Do You Need a “Jolt” to Work Out?
Is it a great behavioral motivator, or just the latest in a long line of questionable fitness trends? With a new fitness tool that’s literally “shocking,” exercisers can actually receive an electric shock to remind them to work out! A fitness band is nothing new – in fact, many have come to rely on their fitness bands as an indispensable piece of workout equipment because you can track your workouts, set and track goals, and even keep up with how much sleep you’re getting, all in one place. However, no matter how well your band works, it still can’t make you change your behavior, hence a new fitness band trend that goes above and beyond merely tracking your progress, it actually delivers around 340 volts of electricity to your wrist if you miss your workout! Genius? Or disturbing?
People need motivation to do things they know they should be doing, but put off, like quitting a bad habit, choosing not to eat something unhealthy, and for many, sticking to their workout regimen. We all know that a consistent workout is good for us, and that we’ll feel better when it’s over, but for many people, getting started takes a lot of determination. Science has studied behavior and response to stimulus for many years, most famously with the discovery by Pavlov that a dog could be trained to salivate when a bell rang if he’s learned that food will follow. So, can people be trained to exercise if they are buzzed with over 300 volts of electricity?
It’s not as bad as it initially sounds. The voltage contained in the new fitness bands would feel like the buzz you get from static electricity, not the type of electricity delivered in, say, the low setting of a taser. People likely won’t be passing out because their fitness bands are that shocking. But the company behind the first band to utilize this new behavioral motivator, Pavlok (get it?), wanted to give customers a concrete way for them to hold themselves accountable when they say they’re going to work out. Every person knows how tempting and persuasive those other choices – extra sleep! sitting on the couch! – can be when it comes to actually getting on the workout clothes and getting out the door.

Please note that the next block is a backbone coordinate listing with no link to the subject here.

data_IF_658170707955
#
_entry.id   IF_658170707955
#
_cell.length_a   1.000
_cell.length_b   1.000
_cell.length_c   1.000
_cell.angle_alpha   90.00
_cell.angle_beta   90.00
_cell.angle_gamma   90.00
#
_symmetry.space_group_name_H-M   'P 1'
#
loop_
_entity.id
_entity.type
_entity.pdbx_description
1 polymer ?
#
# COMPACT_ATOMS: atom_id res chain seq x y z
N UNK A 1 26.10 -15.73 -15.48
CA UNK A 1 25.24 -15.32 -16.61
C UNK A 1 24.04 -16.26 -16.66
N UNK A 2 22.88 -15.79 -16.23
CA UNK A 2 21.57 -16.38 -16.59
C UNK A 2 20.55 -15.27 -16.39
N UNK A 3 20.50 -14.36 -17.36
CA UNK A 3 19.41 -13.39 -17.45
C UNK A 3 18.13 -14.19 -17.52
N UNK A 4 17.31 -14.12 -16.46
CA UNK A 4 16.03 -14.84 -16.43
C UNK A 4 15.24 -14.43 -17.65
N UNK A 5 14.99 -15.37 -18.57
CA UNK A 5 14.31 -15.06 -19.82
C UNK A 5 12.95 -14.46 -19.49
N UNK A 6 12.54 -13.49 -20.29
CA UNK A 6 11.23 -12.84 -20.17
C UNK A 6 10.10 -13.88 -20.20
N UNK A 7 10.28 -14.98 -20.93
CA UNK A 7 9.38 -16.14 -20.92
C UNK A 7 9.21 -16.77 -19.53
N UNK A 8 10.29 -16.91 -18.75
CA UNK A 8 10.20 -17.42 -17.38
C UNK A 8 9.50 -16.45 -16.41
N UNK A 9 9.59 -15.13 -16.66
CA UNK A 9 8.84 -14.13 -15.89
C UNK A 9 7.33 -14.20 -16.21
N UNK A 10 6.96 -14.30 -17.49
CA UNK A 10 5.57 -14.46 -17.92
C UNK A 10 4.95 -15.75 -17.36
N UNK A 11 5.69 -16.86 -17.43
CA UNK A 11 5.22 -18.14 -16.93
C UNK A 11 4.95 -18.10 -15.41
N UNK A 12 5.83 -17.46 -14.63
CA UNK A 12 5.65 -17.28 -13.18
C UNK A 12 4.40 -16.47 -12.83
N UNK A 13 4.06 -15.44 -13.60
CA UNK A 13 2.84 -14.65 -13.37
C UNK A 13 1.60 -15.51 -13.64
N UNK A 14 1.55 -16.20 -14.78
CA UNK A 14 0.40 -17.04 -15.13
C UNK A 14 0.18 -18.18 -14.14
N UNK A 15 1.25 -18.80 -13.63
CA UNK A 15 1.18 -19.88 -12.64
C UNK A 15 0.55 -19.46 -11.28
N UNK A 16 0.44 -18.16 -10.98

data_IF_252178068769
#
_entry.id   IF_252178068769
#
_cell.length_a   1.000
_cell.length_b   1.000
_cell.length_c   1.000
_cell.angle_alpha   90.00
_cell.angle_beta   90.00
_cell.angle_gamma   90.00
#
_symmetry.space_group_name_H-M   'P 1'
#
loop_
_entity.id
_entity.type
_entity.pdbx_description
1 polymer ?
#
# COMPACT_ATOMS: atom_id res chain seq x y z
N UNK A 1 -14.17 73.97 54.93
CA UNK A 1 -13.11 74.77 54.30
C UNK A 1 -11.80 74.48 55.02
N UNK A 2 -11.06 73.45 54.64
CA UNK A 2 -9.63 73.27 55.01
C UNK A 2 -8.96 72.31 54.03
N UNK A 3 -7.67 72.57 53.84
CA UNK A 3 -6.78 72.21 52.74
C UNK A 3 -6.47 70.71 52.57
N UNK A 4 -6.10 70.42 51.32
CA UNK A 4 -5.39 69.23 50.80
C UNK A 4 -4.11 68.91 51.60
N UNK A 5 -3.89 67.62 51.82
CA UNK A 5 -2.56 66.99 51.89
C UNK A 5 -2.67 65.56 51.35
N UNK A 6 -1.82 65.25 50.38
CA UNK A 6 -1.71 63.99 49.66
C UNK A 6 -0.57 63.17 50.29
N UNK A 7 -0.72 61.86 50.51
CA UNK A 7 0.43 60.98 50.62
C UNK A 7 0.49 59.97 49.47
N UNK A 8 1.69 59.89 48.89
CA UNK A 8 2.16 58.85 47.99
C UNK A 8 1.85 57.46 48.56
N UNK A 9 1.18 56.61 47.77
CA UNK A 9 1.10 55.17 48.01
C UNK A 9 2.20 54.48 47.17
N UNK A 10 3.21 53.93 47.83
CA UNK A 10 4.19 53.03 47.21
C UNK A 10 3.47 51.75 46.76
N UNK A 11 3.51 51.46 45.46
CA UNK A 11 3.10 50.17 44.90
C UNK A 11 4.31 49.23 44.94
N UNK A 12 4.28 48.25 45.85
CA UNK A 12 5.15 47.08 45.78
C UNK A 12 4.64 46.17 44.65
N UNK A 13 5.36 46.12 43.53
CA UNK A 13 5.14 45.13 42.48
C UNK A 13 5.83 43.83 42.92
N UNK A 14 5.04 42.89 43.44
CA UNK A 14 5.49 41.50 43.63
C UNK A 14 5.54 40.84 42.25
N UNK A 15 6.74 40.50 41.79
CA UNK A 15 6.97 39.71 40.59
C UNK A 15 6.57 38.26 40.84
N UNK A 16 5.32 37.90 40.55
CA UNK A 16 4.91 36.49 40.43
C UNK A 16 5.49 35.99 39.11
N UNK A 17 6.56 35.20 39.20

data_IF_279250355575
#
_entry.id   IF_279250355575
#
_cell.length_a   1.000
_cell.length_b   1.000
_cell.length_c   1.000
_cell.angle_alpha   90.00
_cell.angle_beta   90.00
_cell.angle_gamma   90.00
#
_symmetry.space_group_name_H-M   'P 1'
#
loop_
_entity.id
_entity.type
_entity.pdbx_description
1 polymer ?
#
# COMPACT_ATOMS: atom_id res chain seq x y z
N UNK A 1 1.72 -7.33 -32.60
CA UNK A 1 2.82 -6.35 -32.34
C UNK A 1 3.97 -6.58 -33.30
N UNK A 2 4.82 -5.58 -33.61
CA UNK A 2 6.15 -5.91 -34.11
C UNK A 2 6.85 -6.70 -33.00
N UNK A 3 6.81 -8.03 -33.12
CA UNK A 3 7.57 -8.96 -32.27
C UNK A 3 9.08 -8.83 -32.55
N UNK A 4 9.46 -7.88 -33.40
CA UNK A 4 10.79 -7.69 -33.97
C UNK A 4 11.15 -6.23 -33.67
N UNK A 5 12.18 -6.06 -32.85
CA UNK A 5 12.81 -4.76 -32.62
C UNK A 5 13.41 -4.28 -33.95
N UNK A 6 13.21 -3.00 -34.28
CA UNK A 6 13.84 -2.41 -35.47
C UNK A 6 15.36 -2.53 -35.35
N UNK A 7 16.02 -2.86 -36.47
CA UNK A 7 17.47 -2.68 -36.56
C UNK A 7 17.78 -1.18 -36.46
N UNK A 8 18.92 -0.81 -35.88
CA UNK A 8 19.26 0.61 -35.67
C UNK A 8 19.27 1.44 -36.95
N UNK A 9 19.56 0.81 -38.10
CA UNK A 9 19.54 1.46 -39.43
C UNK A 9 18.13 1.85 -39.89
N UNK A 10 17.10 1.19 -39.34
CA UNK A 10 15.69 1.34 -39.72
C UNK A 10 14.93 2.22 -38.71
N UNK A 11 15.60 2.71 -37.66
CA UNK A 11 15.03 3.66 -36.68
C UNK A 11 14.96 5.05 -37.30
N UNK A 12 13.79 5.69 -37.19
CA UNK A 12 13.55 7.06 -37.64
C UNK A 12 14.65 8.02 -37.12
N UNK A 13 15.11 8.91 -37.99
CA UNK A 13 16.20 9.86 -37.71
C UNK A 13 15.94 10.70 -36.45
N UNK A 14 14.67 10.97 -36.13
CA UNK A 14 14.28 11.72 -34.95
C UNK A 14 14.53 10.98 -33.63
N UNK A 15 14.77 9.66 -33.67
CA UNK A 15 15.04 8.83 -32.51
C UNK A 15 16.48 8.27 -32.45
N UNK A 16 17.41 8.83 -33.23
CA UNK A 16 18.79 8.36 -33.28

With this new type of fitness band, the wearer programs in his goals. If a goal is met, there are rewards that are part and parcel of buying the band, such as gift cards or free gym time. If a goal is missed, the consequences start: Pavlok may allow you to pay another wristband user, or receive the electric shock. Other wrist band users, or even friends, can be the ones who decide what your consequences will be. Plus, with enough time missing goals, your brain will be on its way to forming a new habit because it has learned to associate not working out with a negative consequence.
The final verdict on these bands with a jolt may not be out for a while, since Pavlok won’t offer their product until 2015. In the meantime, is this a tool that is worth using? As with most other choices, it all comes down to what will work for you individually. Is your biggest workout issue the inability to get started? Do you tend to give into your excuses . . . a lot? Do you need a bit of external motivation? Then you may benefit from a tool like this workout band. No matter what tools you choose for yourself, what’s most important is that it works to keep you heading along the path to health and wellness so you can live a high quality, long life.